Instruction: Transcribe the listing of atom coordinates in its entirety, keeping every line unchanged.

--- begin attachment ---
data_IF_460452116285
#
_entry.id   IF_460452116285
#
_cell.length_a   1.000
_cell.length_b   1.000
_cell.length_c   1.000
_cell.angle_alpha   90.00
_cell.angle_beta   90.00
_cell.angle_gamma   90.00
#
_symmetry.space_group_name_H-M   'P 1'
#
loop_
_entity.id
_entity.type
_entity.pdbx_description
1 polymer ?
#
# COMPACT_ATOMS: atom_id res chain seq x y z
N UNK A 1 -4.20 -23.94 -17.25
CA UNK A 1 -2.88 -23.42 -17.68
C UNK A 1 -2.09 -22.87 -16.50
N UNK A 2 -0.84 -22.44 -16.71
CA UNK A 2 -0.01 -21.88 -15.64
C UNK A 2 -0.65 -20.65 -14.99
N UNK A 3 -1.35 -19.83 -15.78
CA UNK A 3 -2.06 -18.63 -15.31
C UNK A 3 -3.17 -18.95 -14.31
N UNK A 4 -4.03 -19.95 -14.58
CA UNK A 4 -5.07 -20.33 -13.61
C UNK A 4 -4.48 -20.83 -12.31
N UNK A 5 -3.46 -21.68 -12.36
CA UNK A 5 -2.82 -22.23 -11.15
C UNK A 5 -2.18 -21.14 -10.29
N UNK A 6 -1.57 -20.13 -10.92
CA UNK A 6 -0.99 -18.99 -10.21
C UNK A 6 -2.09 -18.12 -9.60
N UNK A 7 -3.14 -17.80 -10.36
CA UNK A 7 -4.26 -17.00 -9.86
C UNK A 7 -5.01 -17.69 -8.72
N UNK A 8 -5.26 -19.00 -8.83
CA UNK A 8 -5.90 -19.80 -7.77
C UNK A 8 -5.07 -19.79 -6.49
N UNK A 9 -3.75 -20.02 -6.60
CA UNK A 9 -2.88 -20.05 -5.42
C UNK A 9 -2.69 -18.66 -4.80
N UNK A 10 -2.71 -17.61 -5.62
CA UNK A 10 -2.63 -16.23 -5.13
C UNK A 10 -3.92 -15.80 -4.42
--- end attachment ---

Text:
data_IF_460452116285
#
_entry.id   IF_460452116285
#
_cell.length_a   1.000
_cell.length_b   1.000
_cell.length_c   1.000
_cell.angle_alpha   90.00
_cell.angle_beta   90.00
_cell.angle_gamma   90.00
#
_symmetry.space_group_name_H-M   'P 1'
#
loop_
_entity.id
_entity.type
_entity.pdbx_description
1 polymer ?
#
# COMPACT_ATOMS: atom_id res chain seq x y z
N UNK A 1 -4.20 -23.94 -17.25
CA UNK A 1 -2.88 -23.42 -17.68
C UNK A 1 -2.09 -22.87 -16.50
N UNK A 2 -0.84 -22.44 -16.71
CA UNK A 2 -0.01 -21.88 -15.64
C UNK A 2 -0.65 -20.65 -14.99
N UNK A 3 -1.35 -19.83 -15.78
CA UNK A 3 -2.06 -18.63 -15.31
C UNK A 3 -3.17 -18.95 -14.31
N UNK A 4 -4.03 -19.95 -14.58
CA UNK A 4 -5.07 -20.33 -13.61
C UNK A 4 -4.48 -20.83 -12.31
N UNK A 5 -3.46 -21.68 -12.36
CA UNK A 5 -2.82 -22.23 -11.15
C UNK A 5 -2.18 -21.14 -10.29
N UNK A 6 -1.57 -20.13 -10.92
CA UNK A 6 -0.99 -18.99 -10.21
C UNK A 6 -2.09 -18.12 -9.60
N UNK A 7 -3.14 -17.80 -10.36
CA UNK A 7 -4.26 -17.00 -9.86
C UNK A 7 -5.01 -17.69 -8.72
N UNK A 8 -5.26 -19.00 -8.83
CA UNK A 8 -5.90 -19.80 -7.77
C UNK A 8 -5.07 -19.79 -6.49
N UNK A 9 -3.75 -20.02 -6.60
CA UNK A 9 -2.88 -20.05 -5.42
C UNK A 9 -2.69 -18.66 -4.80
N UNK A 10 -2.71 -17.61 -5.62
CA UNK A 10 -2.63 -16.23 -5.13
C UNK A 10 -3.92 -15.80 -4.42